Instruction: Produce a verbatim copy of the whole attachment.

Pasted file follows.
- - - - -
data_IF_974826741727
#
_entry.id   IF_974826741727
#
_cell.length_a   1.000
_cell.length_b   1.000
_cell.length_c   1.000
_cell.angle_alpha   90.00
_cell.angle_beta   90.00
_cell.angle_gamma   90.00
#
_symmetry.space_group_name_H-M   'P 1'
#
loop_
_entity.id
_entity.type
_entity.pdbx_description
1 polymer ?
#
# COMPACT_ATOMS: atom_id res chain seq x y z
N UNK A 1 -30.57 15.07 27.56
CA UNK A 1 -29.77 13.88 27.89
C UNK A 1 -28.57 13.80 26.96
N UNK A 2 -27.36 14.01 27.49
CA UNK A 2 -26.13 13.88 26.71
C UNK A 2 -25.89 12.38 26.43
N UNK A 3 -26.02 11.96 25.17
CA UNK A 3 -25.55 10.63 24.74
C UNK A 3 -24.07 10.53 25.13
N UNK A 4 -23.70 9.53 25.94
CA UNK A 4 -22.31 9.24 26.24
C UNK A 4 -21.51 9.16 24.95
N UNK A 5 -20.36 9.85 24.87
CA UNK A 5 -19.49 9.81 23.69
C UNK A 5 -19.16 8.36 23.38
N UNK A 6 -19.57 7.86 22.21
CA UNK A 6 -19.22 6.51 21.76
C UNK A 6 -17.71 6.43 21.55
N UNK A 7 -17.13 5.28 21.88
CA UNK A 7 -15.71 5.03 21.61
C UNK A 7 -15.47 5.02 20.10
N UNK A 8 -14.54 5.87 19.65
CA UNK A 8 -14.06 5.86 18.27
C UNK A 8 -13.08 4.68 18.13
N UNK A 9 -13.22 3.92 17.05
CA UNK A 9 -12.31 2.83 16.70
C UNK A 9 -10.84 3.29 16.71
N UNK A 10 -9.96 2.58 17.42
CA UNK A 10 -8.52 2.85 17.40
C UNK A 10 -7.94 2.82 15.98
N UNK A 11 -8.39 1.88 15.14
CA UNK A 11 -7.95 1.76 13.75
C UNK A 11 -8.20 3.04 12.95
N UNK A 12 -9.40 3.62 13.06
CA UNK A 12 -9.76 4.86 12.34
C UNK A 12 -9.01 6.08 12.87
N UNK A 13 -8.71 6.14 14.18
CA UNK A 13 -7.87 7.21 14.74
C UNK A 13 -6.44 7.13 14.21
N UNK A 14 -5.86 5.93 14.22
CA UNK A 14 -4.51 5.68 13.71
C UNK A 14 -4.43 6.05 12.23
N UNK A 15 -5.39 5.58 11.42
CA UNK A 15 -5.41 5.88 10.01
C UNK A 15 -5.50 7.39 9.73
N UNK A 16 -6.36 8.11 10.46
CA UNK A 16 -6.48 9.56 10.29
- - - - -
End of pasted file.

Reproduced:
data_IF_974826741727
#
_entry.id   IF_974826741727
#
_cell.length_a   1.000
_cell.length_b   1.000
_cell.length_c   1.000
_cell.angle_alpha   90.00
_cell.angle_beta   90.00
_cell.angle_gamma   90.00
#
_symmetry.space_group_name_H-M   'P 1'
#
loop_
_entity.id
_entity.type
_entity.pdbx_description
1 polymer ?
#
# COMPACT_ATOMS: atom_id res chain seq x y z
N UNK A 1 -30.57 15.07 27.56
CA UNK A 1 -29.77 13.88 27.89
C UNK A 1 -28.57 13.80 26.96
N UNK A 2 -27.36 14.01 27.49
CA UNK A 2 -26.13 13.88 26.71
C UNK A 2 -25.89 12.38 26.43
N UNK A 3 -26.02 11.96 25.17
CA UNK A 3 -25.55 10.63 24.74
C UNK A 3 -24.07 10.53 25.13
N UNK A 4 -23.70 9.53 25.94
CA UNK A 4 -22.31 9.24 26.24
C UNK A 4 -21.51 9.16 24.95
N UNK A 5 -20.36 9.85 24.87
CA UNK A 5 -19.49 9.81 23.69
C UNK A 5 -19.16 8.36 23.38
N UNK A 6 -19.57 7.86 22.21
CA UNK A 6 -19.22 6.51 21.76
C UNK A 6 -17.71 6.43 21.55
N UNK A 7 -17.13 5.28 21.88
CA UNK A 7 -15.71 5.03 21.61
C UNK A 7 -15.47 5.02 20.10
N UNK A 8 -14.54 5.87 19.65
CA UNK A 8 -14.06 5.86 18.27
C UNK A 8 -13.08 4.68 18.13
N UNK A 9 -13.22 3.92 17.05
CA UNK A 9 -12.31 2.83 16.70
C UNK A 9 -10.84 3.29 16.71
N UNK A 10 -9.96 2.58 17.42
CA UNK A 10 -8.52 2.85 17.40
C UNK A 10 -7.94 2.82 15.98
N UNK A 11 -8.39 1.88 15.14
CA UNK A 11 -7.95 1.76 13.75
C UNK A 11 -8.20 3.04 12.95
N UNK A 12 -9.40 3.62 13.06
CA UNK A 12 -9.76 4.86 12.34
C UNK A 12 -9.01 6.08 12.87
N UNK A 13 -8.71 6.14 14.18
CA UNK A 13 -7.87 7.21 14.74
C UNK A 13 -6.44 7.13 14.21
N UNK A 14 -5.86 5.93 14.22
CA UNK A 14 -4.51 5.68 13.71
C UNK A 14 -4.43 6.05 12.23
N UNK A 15 -5.39 5.58 11.42
CA UNK A 15 -5.41 5.88 10.01
C UNK A 15 -5.50 7.39 9.73
N UNK A 16 -6.36 8.11 10.46
CA UNK A 16 -6.48 9.56 10.29